My experience with Vaginismus is not unlike a lot of stories you will read. That doesn’t mean that my story is any less important to raising awareness of it; a lot of the time reading a story similar to your own is extremely comforting. I am here to talk about the steps that I took towards getting a diagnosis. Although Vaginismus is not life threatening, it can become quite a heavy weight on your life, as the small impacts it makes start to build up.
There were two main signs for me that I realised my experiences differed from my friend’s. The first was using tampons. When I first began menstruating I started later than most of my friends. I began using pads because, like for many young girls, they were less scary than using tampons. I quickly learnt, however, that to ‘become a woman’ you had to use a tampon – a rite of passage into womanhood, if you will. Pads were perceived as gross and unhygienic, whereas tampons were cleanly. I noticed that if I ever started my period unexpectedly and asked around for help, it was rare that someone would have a pad in their school or work bag – only tampons. So I took the leap.
No one really told me what it was supposed to feel like, so I just assumed it was normal to be able to feel it all day. That not being able to sit comfortably and having to angle my hips so it wasn’t painful to sit down was what everyone else was suffering with too. I was wrong. A friend explained that she couldn’t feel her tampon at all. Maybe I wasn’t pushing it high enough or using a size that was too big for me. In the end, after endless leakages and hours of discomfort, I returned to using pads and just tried not to be obvious about it.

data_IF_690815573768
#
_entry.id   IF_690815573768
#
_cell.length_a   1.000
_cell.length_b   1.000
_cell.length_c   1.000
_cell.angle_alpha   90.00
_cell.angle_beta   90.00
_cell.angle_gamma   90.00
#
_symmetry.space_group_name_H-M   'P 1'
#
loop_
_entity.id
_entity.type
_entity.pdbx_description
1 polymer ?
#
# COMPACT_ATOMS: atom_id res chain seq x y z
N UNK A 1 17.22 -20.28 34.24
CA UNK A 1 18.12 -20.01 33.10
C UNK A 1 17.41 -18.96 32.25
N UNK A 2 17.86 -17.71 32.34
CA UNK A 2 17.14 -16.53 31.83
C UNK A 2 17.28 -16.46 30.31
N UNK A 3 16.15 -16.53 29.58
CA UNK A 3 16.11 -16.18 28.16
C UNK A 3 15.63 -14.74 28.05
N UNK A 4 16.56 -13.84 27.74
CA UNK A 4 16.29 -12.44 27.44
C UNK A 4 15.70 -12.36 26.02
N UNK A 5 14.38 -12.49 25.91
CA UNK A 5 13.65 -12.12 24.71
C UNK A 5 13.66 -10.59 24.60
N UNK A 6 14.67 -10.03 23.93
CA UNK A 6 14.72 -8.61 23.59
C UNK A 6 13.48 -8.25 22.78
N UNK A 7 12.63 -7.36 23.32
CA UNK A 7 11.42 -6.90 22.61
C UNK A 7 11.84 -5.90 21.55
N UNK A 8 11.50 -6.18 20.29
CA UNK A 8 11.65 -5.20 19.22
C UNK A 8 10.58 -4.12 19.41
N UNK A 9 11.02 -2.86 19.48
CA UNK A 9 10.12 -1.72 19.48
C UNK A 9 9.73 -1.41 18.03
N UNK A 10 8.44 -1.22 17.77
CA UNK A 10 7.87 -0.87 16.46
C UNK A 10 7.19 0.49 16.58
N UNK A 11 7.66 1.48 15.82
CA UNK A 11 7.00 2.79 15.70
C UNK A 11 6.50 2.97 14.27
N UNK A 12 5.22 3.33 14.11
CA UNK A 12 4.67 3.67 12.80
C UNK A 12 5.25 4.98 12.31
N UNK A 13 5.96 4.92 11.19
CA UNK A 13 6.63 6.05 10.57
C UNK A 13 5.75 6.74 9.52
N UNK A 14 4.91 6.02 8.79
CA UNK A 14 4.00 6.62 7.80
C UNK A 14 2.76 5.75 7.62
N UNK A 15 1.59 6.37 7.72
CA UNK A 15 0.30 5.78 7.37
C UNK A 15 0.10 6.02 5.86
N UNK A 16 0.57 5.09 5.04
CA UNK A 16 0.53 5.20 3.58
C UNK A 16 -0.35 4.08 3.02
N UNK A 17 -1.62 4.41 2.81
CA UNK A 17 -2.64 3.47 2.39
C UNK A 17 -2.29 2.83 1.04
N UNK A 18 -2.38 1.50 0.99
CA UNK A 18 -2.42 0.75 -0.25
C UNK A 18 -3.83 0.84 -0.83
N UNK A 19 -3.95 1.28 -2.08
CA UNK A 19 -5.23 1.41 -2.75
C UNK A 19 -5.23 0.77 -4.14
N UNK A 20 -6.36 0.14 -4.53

My second sign, which is the most common example in women with Vaginismus, was painful sex. We’re always told our first time is likely to be painful. And that’s why I wasn’t surprised when it was. However, over the course of my first long term relationship, that never got easier. Most of the time, it was so excruciating I would have to tell my partner to stop. This wasn’t the end of the world, as there are other ways to be intimate that don’t involve penetration, but in the end it did begin to take a toll on both my relationship and my mental health.